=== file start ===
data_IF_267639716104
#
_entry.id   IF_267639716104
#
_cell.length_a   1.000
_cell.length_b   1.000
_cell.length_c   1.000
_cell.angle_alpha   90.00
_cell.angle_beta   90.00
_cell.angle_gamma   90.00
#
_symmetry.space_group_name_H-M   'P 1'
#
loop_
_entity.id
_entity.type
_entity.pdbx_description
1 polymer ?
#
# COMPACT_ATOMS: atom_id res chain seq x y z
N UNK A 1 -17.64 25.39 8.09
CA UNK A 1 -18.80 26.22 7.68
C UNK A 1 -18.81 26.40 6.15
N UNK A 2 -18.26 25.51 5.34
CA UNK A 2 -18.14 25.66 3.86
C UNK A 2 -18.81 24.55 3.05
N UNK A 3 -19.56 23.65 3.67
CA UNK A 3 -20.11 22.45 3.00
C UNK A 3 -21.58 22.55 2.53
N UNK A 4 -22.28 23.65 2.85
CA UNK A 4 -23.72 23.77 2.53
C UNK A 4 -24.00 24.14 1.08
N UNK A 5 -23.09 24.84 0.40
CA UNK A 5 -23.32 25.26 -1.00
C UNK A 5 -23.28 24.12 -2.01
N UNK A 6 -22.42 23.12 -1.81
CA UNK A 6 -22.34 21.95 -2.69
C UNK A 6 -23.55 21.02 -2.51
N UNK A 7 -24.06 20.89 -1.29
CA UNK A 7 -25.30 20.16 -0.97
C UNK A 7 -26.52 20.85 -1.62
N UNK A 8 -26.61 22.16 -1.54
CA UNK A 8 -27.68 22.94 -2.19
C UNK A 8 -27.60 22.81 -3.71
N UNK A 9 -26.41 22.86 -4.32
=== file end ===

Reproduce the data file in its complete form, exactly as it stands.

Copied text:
data_IF_267639716104
#
_entry.id   IF_267639716104
#
_cell.length_a   1.000
_cell.length_b   1.000
_cell.length_c   1.000
_cell.angle_alpha   90.00
_cell.angle_beta   90.00
_cell.angle_gamma   90.00
#
_symmetry.space_group_name_H-M   'P 1'
#
loop_
_entity.id
_entity.type
_entity.pdbx_description
1 polymer ?
#
# COMPACT_ATOMS: atom_id res chain seq x y z
N UNK A 1 -17.64 25.39 8.09
CA UNK A 1 -18.80 26.22 7.68
C UNK A 1 -18.81 26.40 6.15
N UNK A 2 -18.26 25.51 5.34
CA UNK A 2 -18.14 25.66 3.86
C UNK A 2 -18.81 24.55 3.05
N UNK A 3 -19.56 23.65 3.67
CA UNK A 3 -20.11 22.45 3.00
C UNK A 3 -21.58 22.55 2.53
N UNK A 4 -22.28 23.65 2.85
CA UNK A 4 -23.72 23.77 2.53
C UNK A 4 -24.00 24.14 1.08
N UNK A 5 -23.09 24.84 0.40
CA UNK A 5 -23.32 25.26 -1.00
C UNK A 5 -23.28 24.12 -2.01
N UNK A 6 -22.42 23.12 -1.81
CA UNK A 6 -22.34 21.95 -2.69
C UNK A 6 -23.55 21.02 -2.51
N UNK A 7 -24.06 20.89 -1.29
CA UNK A 7 -25.30 20.16 -0.97
C UNK A 7 -26.52 20.85 -1.62
N UNK A 8 -26.61 22.16 -1.54
CA UNK A 8 -27.68 22.94 -2.19
C UNK A 8 -27.60 22.81 -3.71
N UNK A 9 -26.41 22.86 -4.32